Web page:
Marthe grabbed Ysabeau’s arm, her mouth moving rapidly. Matthew’s mother tried to pull away, her own mouth shaping the word “no,” but Marthe held on, staring at her fixedly. After a few moments, Ysabeau’s shoulders slumped. She turned toward me and started to sing. Haunting and yearning, her voice penetrated the water and called me back to the world.

The winds began to die down. The de Clermont standard, which had been whipping around, resumed its gentle swaying. The cascade of water from my fingertips slowed to a river, then to a trickle, and stopped entirely. The waves flowing from my hair subsided into swells, and then they, too, disappeared. At last nothing came out of my mouth but a gasp of surprise. The balls of water falling from my eyes were the last vestige of the witchwater to disappear, just as they had been the first sign of its power moving through me. The remains of my deluge sluiced toward small holes at the base of the crenellated walls. Far, far below, water splashed onto the courtyard’s thick bed of gravel.

When the last of the water left me, I felt scooped out like a pumpkin, and freezing cold, too. My knees buckled, banging painfully on the stone.

“Thank God,” Ysabeau murmured. “We almost lost her.”

I was shaking violently from exhaustion and cold. Both women flew at me and lifted me to my feet. They each gripped an elbow and supported me down the curving flight of stairs with a speed that made me shiver. Once in the hall, Marthe headed toward Matthew’s rooms and Ysabeau pulled in the opposite direction.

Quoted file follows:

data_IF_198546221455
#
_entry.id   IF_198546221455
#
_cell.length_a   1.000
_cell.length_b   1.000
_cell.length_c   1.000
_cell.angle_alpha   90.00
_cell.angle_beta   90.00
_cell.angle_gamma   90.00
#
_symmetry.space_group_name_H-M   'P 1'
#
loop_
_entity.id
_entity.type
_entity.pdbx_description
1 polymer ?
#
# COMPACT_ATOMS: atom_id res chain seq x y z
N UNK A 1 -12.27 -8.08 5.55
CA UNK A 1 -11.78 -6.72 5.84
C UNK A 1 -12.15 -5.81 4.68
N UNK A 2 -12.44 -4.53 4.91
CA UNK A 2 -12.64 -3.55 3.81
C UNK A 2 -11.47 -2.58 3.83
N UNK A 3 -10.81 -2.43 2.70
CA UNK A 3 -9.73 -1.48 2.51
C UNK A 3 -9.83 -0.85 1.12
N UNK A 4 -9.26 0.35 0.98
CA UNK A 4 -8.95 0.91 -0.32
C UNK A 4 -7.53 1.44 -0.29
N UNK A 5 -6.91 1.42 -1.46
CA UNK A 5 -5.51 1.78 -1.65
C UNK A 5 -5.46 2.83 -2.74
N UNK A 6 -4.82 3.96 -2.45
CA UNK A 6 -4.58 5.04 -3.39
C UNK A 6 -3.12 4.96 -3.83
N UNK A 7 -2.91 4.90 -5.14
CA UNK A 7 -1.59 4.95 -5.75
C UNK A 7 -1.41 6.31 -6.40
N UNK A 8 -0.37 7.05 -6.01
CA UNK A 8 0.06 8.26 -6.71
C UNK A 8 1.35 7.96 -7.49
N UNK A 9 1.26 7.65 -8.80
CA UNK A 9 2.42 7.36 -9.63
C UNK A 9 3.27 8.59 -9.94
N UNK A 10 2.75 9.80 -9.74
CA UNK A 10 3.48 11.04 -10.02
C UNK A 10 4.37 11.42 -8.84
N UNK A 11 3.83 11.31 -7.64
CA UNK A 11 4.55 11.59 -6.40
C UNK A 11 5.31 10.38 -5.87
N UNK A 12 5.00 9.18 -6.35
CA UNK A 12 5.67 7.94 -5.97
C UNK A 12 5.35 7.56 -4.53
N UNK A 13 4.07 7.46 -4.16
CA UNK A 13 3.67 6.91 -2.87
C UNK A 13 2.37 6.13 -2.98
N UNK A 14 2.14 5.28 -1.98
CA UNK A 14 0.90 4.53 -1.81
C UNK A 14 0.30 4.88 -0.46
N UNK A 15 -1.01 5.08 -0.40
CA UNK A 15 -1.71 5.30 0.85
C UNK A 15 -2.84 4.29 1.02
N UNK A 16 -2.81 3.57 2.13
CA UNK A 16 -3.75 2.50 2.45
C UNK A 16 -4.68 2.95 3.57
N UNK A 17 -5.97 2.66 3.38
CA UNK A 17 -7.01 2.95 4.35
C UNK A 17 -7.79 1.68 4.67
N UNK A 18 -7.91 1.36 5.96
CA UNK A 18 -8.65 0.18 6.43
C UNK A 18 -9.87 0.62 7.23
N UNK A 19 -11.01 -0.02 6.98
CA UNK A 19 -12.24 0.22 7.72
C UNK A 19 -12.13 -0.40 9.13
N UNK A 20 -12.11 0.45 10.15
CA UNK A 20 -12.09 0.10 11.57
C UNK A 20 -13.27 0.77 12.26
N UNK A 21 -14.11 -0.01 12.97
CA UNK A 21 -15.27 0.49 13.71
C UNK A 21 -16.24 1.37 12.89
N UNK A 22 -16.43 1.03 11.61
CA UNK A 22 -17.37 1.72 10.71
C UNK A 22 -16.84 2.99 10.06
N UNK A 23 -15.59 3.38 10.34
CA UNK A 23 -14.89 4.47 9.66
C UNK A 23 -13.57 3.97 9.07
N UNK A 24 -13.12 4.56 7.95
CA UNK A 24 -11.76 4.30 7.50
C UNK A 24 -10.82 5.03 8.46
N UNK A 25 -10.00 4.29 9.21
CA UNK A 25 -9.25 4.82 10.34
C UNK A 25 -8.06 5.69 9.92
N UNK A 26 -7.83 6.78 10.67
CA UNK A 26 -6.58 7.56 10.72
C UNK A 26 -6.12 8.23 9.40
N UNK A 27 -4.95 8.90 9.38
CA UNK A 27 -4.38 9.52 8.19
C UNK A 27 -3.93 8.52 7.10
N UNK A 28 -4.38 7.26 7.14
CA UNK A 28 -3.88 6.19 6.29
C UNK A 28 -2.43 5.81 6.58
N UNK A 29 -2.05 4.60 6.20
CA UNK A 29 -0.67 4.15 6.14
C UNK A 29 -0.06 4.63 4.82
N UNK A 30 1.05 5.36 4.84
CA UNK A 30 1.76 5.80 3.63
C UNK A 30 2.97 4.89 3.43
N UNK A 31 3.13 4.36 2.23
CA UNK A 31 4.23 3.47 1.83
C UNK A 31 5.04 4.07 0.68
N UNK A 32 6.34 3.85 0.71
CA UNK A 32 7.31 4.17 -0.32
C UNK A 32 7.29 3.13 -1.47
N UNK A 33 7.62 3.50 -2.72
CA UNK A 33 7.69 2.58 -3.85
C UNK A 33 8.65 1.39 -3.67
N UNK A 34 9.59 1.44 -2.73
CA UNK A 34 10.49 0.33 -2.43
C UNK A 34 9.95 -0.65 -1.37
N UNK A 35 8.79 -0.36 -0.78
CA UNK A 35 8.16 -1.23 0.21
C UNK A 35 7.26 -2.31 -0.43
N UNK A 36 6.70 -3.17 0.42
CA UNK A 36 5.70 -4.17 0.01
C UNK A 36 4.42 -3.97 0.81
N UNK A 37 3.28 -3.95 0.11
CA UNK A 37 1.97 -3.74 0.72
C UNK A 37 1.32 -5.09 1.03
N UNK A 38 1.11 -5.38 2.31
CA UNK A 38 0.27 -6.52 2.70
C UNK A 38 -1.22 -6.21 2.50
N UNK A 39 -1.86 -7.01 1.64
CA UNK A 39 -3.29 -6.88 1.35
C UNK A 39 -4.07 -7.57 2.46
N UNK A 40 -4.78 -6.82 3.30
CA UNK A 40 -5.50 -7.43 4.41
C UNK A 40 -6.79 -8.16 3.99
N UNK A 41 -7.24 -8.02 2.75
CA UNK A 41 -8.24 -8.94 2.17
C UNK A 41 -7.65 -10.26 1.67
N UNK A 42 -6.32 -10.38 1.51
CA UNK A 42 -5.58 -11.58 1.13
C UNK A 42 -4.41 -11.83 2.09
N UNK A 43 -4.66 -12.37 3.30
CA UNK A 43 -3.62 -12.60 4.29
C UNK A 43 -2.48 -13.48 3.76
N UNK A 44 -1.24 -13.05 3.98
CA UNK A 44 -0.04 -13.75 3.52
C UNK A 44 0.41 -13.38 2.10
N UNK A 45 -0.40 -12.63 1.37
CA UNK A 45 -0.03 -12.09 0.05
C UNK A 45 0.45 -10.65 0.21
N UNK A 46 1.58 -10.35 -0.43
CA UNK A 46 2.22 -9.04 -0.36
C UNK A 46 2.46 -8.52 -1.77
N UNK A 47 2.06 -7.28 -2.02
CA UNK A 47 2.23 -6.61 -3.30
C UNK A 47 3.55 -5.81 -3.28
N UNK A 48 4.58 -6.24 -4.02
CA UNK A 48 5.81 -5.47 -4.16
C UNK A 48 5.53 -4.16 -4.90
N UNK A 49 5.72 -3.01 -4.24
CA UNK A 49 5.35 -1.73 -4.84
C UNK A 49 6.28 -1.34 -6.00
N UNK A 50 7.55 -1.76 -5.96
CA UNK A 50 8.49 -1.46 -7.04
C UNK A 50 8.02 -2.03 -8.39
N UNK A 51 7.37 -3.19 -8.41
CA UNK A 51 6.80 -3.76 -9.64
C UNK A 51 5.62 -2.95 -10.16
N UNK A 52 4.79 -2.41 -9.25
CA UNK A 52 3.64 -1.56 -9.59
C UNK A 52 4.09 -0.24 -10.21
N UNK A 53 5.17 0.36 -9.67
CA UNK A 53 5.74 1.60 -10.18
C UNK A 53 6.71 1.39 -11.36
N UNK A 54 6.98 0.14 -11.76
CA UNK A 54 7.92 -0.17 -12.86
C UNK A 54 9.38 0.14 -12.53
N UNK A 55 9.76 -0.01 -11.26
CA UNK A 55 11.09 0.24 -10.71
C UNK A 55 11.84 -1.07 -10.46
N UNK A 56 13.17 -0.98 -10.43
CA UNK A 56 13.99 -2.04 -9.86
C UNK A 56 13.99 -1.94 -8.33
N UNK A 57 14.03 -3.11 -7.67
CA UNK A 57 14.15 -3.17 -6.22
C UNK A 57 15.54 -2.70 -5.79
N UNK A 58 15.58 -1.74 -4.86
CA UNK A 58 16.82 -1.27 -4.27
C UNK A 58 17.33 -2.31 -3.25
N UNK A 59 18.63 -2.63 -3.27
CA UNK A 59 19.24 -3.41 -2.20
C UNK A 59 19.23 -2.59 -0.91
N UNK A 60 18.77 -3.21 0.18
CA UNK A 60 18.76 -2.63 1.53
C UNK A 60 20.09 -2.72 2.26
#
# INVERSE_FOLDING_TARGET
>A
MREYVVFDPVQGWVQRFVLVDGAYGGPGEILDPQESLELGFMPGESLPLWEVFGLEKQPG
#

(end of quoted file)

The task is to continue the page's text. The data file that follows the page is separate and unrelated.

“Mine are closer,” Matthew’s mother said sharply.

“She will feel safer closer to him,” Marthe said.

With a sound of exasperation, Ysabeau conceded.

At the bottom of Matthew’s staircase, Ysabeau blurted out a string of colorful phrases that sounded totally incongruous coming from her delicate mouth. “I’ll carry her,” she said when she was finished cursing her son, the forces of nature, the powers of the universe, and many other unspecified individuals of questionable parentage who’d taken part in building the tower. Ysabeau lifted my much larger body easily. “Why he had to make these stairs so twisting—and in two separate flights—is beyond my understanding.”

Marthe tucked my wet hair into the crook of Ysabeau’s elbow and shrugged. “To make it harder, of course. He has always made things harder. For him. For everyone else, too.”

No one had thought to come up in the late afternoon to light the candles, but the fire still smoldered and the room retained some of its warmth. Marthe disappeared into the bathroom, and the sound of running water made me examine my fingers with alarm. Ysabeau threw two enormous logs onto the grate as if they were kindling, snapping a long splinter off one before it caught. She stirred the coals into flames with it and then used it to light a dozen candles in the space of a few seconds. In their warm glow, she surveyed me anxiously from head to foot.